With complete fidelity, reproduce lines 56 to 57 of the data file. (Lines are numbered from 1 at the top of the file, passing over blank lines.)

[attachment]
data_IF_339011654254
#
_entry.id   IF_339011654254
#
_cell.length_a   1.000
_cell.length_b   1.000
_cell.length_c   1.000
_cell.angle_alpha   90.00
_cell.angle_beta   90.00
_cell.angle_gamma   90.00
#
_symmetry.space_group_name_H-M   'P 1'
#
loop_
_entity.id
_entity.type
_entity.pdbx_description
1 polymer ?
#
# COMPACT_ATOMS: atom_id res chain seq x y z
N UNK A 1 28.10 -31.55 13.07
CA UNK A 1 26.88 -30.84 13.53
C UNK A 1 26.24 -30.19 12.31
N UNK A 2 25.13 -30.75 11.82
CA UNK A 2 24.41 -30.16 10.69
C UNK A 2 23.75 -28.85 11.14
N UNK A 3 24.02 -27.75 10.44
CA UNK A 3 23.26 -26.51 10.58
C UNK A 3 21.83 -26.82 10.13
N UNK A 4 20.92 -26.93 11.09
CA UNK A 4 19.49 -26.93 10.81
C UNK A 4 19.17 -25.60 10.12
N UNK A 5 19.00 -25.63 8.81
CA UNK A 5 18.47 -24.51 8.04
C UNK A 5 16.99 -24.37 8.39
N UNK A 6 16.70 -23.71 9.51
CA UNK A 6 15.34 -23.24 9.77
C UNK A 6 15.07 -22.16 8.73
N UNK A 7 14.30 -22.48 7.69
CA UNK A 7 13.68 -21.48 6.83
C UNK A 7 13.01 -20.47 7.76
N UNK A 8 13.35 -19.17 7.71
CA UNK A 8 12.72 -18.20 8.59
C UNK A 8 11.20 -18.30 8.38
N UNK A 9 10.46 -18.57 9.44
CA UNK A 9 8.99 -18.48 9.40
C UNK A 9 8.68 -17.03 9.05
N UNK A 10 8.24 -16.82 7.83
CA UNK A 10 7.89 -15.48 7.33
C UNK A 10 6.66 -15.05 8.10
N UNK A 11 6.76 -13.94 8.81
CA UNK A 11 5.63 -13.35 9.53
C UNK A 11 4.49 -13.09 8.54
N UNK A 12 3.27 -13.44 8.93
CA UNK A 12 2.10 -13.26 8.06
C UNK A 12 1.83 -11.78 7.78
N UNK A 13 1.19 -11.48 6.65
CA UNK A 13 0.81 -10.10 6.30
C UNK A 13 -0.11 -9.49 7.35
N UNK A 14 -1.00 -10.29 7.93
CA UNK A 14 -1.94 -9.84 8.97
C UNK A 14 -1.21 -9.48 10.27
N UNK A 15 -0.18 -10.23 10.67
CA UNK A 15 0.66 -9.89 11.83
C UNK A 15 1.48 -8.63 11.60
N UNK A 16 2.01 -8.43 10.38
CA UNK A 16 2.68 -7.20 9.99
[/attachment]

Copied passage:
C UNK A 12 1.83 -11.78 7.78
N UNK A 13 1.19 -11.48 6.65